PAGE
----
The Pete Schweir Interview

Dorset born, Pete Schweir began exploring his love and talent for music from the age of 7 and continues to enjoy a long and successful career as a music producer, having worked with many diverse artists including Trevor Horn and Kim Appleby.  In 1990 Pete was asked by Clive Black, who worked for EMI at the time, to produce Kim’s first solo album – Kim Appleby - alongside George de Angelis.   This album was comprised mainly of songs Kim co-wrote with Mel for their comeback album.  Here Pete shares some of his memories from the project exclusively for



Working with Kim on what must have been a very personal project for her, what was the mood during the recording sessions? Can you describe how the two of you worked together on the album?

The mood was really good.  We had a lot of fun during the recordings and we strived to make something different for Kim.   I was always aware how difficult the process must have been for her, and had this at the back of my mind throughout the project.

Having come from PWL, where the fast pace of recording often resulted in the artists' input being... perhaps, minimal, Kim really would have cut her teeth on this project.  Did this present any challenges during the recording and production of the album?

No, not really.  We discussed everything between the three of us and it worked well.   We spent a lot of time in pre-production, so that all the songs were good in shape when we went into the studio.  I don't remember exactly but I think we spent two or three months working in George's [De Angelis] basement studio, on the songs.  Kim would do guide vocals upstairs, in the sitting room.  We wanted to be confident that the album was ready before going into the studio, and that Kim was happy, without having any time pressure, so the basement did the job.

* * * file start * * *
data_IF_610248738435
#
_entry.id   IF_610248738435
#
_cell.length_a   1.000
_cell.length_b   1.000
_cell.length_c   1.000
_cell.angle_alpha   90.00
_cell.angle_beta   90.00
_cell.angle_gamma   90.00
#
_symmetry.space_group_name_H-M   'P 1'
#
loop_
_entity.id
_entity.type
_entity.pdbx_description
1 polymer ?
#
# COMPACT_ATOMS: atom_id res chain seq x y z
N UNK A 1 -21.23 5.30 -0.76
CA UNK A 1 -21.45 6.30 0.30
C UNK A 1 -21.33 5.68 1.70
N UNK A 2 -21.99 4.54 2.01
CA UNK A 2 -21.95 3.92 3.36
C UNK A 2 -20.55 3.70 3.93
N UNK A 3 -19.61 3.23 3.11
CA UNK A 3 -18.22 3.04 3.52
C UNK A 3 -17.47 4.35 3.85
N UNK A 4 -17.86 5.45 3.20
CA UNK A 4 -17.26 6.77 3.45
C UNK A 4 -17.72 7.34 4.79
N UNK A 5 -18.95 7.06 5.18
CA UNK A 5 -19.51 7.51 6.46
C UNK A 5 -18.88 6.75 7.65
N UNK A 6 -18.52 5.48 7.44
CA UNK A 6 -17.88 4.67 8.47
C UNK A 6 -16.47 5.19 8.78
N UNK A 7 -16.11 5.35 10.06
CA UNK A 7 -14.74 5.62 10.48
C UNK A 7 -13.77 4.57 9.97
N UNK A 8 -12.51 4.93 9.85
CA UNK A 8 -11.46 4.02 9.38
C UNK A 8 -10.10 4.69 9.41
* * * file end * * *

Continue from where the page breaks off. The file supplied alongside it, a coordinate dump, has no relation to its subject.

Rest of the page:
At the initial stages of the project, was there a sound concept for the album and did the final sound of the album change much from that concept?

No, George and I wanted to make a good pop record for Kim, using as many real instruments as we could. For example, we used the kick horns section rather than using synthesised brass.  We just had fun trying different approaches until we felt each song was working.

The majority of the album was made up of songs Kim wrote with her sister Mel before her sad passing.  Were there many other demo tracks that Kim initially presented and what influenced which songs made the final track list?

I think we recorded all the tracks Kim had a demo of.  I don't remember passing on any.

We have read that Kim’s main motivation during this project was to have Mel’s songs heard  and, in many ways, she was ‘doing it for Mel and  the family’ as much as herself but, as the producer, what did you want to put across?

I wanted to give Kim success as a solo artist.

Listening back to the album, can you point to any part of it and say "that's me"?

From a mixing point of view, the single, 'Don't Worry'.

Aside from her passion for the songs she wrote with Mel to be heard, what qualities did Kim have that really stand out for you and what was the biggest struggle you faced as the producer?

Belief in herself and to make sure Kim had something to be proud of and get it in to the charts.

A fan favourite from the project is the amazing Downtown Clown which would have been a great single choice.  This track features the unusual use of a fade-in instead of a more conventional intro.  What was the thought behind this?

George and I couldn't work out the best way to start the track so we tried a fade and it seemed to work musically especially with the bass line going round, it just seemed more unusual.

One last question, another fan favourite is the track I’ll Be There, which was planned to be the 5th single release from the album.  Can you tell us if the single version differed from the album version and what mixes were you preparing for the release? 

We did a long version of the track but the mix for the single would essentially have been the album version.   In fact, it's strange... I always liked the rough mix I did at the end of the recording but we moved studios for the mix from studio 'D' to studio 'B' in Metropolis Studios London.   Halfway through mixing it in 'B', I wasn't happy with how it sounded and reverted back to the rough mix and did some "tweaking" to it.


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